Change; it’s not something that happens overnight. "Change is an intellectual thing. Change is the epidemic." It happens through time and experience. One simply does not decide to transform and viola, it happens. You need to have motivation and determination."People have the choice to enlighten themselves but they use the crutches of people in power to guide them."
Before I began sophomore year, I didn’t have much of an interest in history and dates. I enjoyed English class very much, but the same wouldn’t be said for History. You know what they say, you have to put your mind into something if you want to get the feel for it. With the learning experience in Mr. Block’s class, I was able to think as those historical figures we were learning their positions. It’s not like a typical History class where you hear, “These are the good guys, and those are the enemies.” We can make our own opinions based on how we feel and listening to each other’s view on someone. We don’t listen to one person explain and persuade us one way. The interaction in our mock trials (Cortes Trial for example) and us being assigned parts as a certain social group in an issue whether or not we believe our issue is a great way to not be biased and learn all sides of something. "It's easy for me to listen to both sides of a story and generally, I hate to admit that I'm wrong." The main lesson through the unit was everyone has their own reason behind their actions. Research is the key to history and if you don’t understand a fact, research. If you need want to prove a point, manipulate your research to follow through with your point. It’ll clarify everything up and after a while, you realize history isn’t all about dates and deceased presidents. It’s all about why and how we all got to where we are and how we’ve all become us.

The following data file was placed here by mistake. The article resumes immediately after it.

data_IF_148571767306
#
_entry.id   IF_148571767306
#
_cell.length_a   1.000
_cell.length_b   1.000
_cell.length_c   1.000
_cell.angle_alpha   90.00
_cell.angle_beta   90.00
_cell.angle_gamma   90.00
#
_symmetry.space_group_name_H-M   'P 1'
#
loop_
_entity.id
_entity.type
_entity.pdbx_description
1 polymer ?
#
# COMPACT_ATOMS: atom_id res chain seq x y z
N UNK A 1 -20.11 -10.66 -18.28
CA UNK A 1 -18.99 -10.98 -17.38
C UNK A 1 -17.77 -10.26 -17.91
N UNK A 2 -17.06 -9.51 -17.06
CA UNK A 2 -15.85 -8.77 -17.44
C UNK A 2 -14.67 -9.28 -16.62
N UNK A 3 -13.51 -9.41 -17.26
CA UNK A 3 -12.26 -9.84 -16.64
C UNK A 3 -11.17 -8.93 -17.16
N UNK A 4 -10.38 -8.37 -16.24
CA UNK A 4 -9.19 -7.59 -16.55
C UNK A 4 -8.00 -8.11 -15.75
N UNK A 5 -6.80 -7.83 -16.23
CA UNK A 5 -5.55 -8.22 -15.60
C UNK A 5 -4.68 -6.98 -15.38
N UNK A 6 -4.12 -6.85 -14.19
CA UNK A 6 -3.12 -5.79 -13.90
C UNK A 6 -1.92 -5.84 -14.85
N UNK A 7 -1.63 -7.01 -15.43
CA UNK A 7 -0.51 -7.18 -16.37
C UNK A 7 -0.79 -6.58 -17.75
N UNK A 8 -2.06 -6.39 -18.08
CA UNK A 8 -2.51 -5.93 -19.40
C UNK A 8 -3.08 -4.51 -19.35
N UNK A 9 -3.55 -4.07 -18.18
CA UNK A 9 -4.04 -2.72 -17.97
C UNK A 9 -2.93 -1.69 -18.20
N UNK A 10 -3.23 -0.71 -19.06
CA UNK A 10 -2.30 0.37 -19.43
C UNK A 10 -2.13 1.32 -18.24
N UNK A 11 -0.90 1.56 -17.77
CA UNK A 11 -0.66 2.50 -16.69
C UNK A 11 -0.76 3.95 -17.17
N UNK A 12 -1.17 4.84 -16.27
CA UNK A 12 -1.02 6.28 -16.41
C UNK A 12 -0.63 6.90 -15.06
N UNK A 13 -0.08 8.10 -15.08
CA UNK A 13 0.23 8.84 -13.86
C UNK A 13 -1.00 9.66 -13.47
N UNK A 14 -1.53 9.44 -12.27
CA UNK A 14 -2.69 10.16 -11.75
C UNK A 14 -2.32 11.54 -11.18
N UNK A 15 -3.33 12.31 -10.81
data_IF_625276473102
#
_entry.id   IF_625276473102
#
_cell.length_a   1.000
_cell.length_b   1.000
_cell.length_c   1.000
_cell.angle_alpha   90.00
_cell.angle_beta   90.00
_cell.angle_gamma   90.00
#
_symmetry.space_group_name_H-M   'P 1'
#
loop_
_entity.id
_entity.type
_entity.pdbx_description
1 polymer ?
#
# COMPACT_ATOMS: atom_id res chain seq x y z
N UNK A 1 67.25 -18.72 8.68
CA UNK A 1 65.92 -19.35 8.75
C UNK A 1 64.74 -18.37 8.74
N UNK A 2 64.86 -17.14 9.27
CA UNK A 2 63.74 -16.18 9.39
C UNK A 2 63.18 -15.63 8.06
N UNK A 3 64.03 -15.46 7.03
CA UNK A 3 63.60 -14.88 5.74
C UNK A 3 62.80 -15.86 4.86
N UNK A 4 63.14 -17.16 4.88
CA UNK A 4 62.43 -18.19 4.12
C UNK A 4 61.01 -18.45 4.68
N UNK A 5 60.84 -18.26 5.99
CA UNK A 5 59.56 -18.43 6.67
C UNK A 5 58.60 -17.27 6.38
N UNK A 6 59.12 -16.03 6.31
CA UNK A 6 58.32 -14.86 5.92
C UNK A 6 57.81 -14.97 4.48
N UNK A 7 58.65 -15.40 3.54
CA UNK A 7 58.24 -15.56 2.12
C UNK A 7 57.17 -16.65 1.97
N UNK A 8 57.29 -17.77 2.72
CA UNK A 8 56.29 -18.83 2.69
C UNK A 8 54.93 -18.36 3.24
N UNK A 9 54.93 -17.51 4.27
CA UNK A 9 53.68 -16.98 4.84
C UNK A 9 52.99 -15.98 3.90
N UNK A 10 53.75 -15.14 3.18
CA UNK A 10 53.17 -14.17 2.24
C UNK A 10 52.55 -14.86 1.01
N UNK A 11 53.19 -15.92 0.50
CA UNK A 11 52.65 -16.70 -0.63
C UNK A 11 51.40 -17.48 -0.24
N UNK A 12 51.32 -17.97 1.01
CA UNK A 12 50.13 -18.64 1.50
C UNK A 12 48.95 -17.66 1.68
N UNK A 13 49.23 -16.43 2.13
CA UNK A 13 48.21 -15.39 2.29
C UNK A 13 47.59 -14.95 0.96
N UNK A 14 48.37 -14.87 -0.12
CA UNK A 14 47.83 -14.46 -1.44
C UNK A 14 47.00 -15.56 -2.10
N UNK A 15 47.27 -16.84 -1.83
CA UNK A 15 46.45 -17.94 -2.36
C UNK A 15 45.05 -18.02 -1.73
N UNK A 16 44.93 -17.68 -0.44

English, as I stated above was a very interesting class for me because I love reading and writing. Ever since my first assignment in English class, I've grown as a writer. However, English class the way we did it this year was new to me. We’ve even incorporated History into English, which I usually never do. It’s typically lessons in English and facts in History. Meshing the two seems different. That’s exactly what this year was; different. We read many stories and we always found a way to relate to the story no matter how chaotic the character's situation was (Short Story Letter to a friend). As we read stories about people having spiritual beliefs and we had our religion unit in History. We contrasted the two and realized, spirituality and religion are two different things. You can be spiritual, but that doesn’t necessarily mean you have to be religious. You can have hope in something and not praise a ‘God.’ So basically, this year with English and History being taught by the same teacher was a great experience. To have someone being an expert in both subjects make them both simpler in order to complete work. If something you’re reading in English has to do with historical facts and you don’t know the background of the story is, you’re pretty much stuck and will have to resort to Googling for answers the way we created a large issue and mutilated the information to go along with our point in our Op-Ed assignment. Also, if you’re reading Olde English in historical documents and can’t find the word online, how will you figure out the rest of the document? It’s just so much more convenient to have a teacher knowledgable of both subjects if both are going to incorporate a little of each other in each subject.